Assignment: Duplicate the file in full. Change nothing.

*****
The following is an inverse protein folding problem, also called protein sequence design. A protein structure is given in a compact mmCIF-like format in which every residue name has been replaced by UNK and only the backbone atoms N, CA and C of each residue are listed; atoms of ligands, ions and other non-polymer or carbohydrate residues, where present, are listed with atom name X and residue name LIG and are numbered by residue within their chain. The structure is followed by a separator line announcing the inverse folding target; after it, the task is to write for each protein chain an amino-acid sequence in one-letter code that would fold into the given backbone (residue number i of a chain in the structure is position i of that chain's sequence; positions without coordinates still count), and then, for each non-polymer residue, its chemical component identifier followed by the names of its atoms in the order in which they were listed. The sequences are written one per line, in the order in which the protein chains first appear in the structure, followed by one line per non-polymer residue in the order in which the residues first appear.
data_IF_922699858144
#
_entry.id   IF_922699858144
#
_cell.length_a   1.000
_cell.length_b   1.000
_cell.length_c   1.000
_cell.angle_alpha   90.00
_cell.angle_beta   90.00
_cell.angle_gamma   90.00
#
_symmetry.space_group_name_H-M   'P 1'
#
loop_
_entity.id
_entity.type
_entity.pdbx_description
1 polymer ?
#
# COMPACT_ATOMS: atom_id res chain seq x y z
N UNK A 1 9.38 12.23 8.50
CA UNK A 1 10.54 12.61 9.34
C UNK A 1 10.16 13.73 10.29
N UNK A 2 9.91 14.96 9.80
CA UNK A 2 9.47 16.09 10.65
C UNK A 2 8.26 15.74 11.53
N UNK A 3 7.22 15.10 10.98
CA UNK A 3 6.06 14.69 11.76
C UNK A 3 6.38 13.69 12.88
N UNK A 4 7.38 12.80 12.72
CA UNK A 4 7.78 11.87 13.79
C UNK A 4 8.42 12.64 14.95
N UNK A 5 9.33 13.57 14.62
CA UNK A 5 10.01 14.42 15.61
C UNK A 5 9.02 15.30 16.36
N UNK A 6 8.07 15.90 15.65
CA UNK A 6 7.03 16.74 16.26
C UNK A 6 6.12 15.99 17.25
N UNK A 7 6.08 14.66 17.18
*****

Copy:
The following is an inverse protein folding problem, also called protein sequence design. A protein structure is given in a compact mmCIF-like format in which every residue name has been replaced by UNK and only the backbone atoms N, CA and C of each residue are listed; atoms of ligands, ions and other non-polymer or carbohydrate residues, where present, are listed with atom name X and residue name LIG and are numbered by residue within their chain. The structure is followed by a separator line announcing the inverse folding target; after it, the task is to write for each protein chain an amino-acid sequence in one-letter code that would fold into the given backbone (residue number i of a chain in the structure is position i of that chain's sequence; positions without coordinates still count), and then, for each non-polymer residue, its chemical component identifier followed by the names of its atoms in the order in which they were listed. The sequences are written one per line, in the order in which the protein chains first appear in the structure, followed by one line per non-polymer residue in the order in which the residues first appear.
data_IF_922699858144
#
_entry.id   IF_922699858144
#
_cell.length_a   1.000
_cell.length_b   1.000
_cell.length_c   1.000
_cell.angle_alpha   90.00
_cell.angle_beta   90.00
_cell.angle_gamma   90.00
#
_symmetry.space_group_name_H-M   'P 1'
#
loop_
_entity.id
_entity.type
_entity.pdbx_description
1 polymer ?
#
# COMPACT_ATOMS: atom_id res chain seq x y z
N UNK A 1 9.38 12.23 8.50
CA UNK A 1 10.54 12.61 9.34
C UNK A 1 10.16 13.73 10.29
N UNK A 2 9.91 14.96 9.80
CA UNK A 2 9.47 16.09 10.65
C UNK A 2 8.26 15.74 11.53
N UNK A 3 7.22 15.10 10.98
CA UNK A 3 6.06 14.69 11.76
C UNK A 3 6.38 13.69 12.88
N UNK A 4 7.38 12.80 12.72
CA UNK A 4 7.78 11.87 13.79
C UNK A 4 8.42 12.64 14.95
N UNK A 5 9.33 13.57 14.62
CA UNK A 5 10.01 14.42 15.61
C UNK A 5 9.02 15.30 16.36
N UNK A 6 8.07 15.90 15.65
CA UNK A 6 7.03 16.74 16.26
C UNK A 6 6.12 15.99 17.25
N UNK A 7 6.08 14.66 17.18